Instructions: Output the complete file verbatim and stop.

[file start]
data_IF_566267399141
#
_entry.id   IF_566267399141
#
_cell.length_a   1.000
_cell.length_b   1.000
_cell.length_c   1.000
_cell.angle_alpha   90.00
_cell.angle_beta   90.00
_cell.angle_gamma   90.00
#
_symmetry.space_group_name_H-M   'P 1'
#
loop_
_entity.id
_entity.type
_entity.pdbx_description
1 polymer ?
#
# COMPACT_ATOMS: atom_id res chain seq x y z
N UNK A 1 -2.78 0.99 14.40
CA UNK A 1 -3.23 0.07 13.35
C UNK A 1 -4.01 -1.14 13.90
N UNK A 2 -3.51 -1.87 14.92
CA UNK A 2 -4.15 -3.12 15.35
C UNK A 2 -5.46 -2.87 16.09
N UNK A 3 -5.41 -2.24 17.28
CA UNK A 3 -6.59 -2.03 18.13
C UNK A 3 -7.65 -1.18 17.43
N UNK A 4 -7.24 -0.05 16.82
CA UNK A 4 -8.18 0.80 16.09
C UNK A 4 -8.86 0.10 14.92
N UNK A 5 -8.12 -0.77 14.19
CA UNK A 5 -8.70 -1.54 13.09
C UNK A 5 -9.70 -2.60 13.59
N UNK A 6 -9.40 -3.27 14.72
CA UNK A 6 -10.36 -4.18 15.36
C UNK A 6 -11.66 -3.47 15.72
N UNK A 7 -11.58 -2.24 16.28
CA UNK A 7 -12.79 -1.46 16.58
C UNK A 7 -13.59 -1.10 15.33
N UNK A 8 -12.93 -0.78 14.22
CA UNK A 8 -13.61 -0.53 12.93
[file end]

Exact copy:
data_IF_566267399141
#
_entry.id   IF_566267399141
#
_cell.length_a   1.000
_cell.length_b   1.000
_cell.length_c   1.000
_cell.angle_alpha   90.00
_cell.angle_beta   90.00
_cell.angle_gamma   90.00
#
_symmetry.space_group_name_H-M   'P 1'
#
loop_
_entity.id
_entity.type
_entity.pdbx_description
1 polymer ?
#
# COMPACT_ATOMS: atom_id res chain seq x y z
N UNK A 1 -2.78 0.99 14.40
CA UNK A 1 -3.23 0.07 13.35
C UNK A 1 -4.01 -1.14 13.90
N UNK A 2 -3.51 -1.87 14.92
CA UNK A 2 -4.15 -3.12 15.35
C UNK A 2 -5.46 -2.87 16.09
N UNK A 3 -5.41 -2.24 17.28
CA UNK A 3 -6.59 -2.03 18.13
C UNK A 3 -7.65 -1.18 17.43
N UNK A 4 -7.24 -0.05 16.82
CA UNK A 4 -8.18 0.80 16.09
C UNK A 4 -8.86 0.10 14.92
N UNK A 5 -8.12 -0.77 14.19
CA UNK A 5 -8.70 -1.54 13.09
C UNK A 5 -9.70 -2.60 13.59
N UNK A 6 -9.40 -3.27 14.72
CA UNK A 6 -10.36 -4.18 15.36
C UNK A 6 -11.66 -3.47 15.72
N UNK A 7 -11.58 -2.24 16.28
CA UNK A 7 -12.79 -1.46 16.58
C UNK A 7 -13.59 -1.10 15.33
N UNK A 8 -12.93 -0.78 14.22
CA UNK A 8 -13.61 -0.53 12.93